I am a 2015 J.D. graduate of the Indiana University Robert H. McKinney School of Law and a 2017 LL.M. graduate of Notre Dame Law School.
The upcoming hearing scheduled for Abd al Hadi al Iraqi (aka Nashwan al-Tamir) marks the third time I have been selected to travel to Guantanamo Bay, Cuba to view military commission hearings.
After one cancellation in March 2015, I was fortunate enough to have traveled to GTMO in September 2015. It was a short, but fascinating experience. I am grateful for the opportunity to potentially make the trip again. My previous blog posts can be found here.
The hearings I am scheduled to observe so far are still set for August 14-18.
Where the Case Stands
Detained in GTMO since 2007 and accused of war crimes related to his alleged conduct as an alleged al-Qaida commander, the U.S. charged Hadi al Iraqi in 2014. During my first trip to GTMO, he fired his lead military appointed defense counsel in an effort to retain a private attorney.
As of October 2016, the case also has a new military judge. Marine Corps Colonel P.S.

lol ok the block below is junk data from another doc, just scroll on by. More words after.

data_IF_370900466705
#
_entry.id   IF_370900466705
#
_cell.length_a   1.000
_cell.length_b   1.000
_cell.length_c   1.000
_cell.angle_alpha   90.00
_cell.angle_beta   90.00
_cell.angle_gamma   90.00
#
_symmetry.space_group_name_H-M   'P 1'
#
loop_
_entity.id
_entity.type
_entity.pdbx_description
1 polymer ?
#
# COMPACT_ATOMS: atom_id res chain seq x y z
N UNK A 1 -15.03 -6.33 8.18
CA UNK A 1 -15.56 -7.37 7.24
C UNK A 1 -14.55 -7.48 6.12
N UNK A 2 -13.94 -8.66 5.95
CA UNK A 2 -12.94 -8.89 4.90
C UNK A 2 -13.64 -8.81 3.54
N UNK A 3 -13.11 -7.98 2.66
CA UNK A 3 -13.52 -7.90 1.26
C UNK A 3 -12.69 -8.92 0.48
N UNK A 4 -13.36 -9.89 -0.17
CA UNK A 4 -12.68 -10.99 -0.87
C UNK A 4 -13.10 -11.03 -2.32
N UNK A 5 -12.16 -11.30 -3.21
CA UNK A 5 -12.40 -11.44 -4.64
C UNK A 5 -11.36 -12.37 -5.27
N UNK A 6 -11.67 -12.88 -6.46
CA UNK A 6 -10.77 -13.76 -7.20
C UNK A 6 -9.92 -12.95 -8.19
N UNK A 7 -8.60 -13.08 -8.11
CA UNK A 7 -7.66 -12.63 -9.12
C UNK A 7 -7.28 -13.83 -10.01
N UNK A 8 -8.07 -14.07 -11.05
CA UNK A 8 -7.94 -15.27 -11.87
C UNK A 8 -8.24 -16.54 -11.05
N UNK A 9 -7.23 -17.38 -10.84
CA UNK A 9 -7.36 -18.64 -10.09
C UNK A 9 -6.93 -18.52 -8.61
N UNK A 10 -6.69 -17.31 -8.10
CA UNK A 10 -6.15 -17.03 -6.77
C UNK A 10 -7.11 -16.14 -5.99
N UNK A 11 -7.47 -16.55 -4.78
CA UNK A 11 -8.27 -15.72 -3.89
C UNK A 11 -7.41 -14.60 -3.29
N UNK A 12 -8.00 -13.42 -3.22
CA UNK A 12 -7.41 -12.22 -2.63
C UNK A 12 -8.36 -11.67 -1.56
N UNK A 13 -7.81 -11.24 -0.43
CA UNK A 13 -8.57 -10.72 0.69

Rubin succeeded Navy Captain J.K. Waits without explanation.
August Hearing Session
According to the Docketing Order, dated July 21, 2017, the upcoming hearing session should consist of argument and the presentation of evidence related to four defense motions. The order can be found here.
Two of the motions deal with compelling discovery of statements made by a defendant in another military commission case, Ahmed Mohammed Ahmed Haza al-Darbi. Another motion is seeking to dismiss the charges against their client because the defense claims Congress lacks the Constitutional power to limit the jurisdiction of military commissions to non-citizens. In the fourth motion, the defense seeks the commission’s permission to allow the defendant to use a personal computer.
The last time I traveled to GTMO, I made a preliminary blog post going off of the docketing order as well, but all of that went out the window when everyone received word that Hadi wanted to fire his counsel. Therefore, if all of these issues are actually heard, then it will be a fair amount of progress.
I am driving to Joint Andrews Air Base tomorrow. I am looking forward to again experiencing the incredibly bureaucratic process of traveling to GTMO. Viewing the hearing last time had a significant impact on how I view certain institutions, such as the military and the justice system, that are built on notions of patriotism. I also may be able to see some of my fellow Indiana National Guardsmen who arrived in GTMO last summer, if they are still there.
Tyler J. Smith, J.D., LL.M.
Member, Military Commission Observation Project
Program in International Human Rights Law
Indiana University McKinney School of Law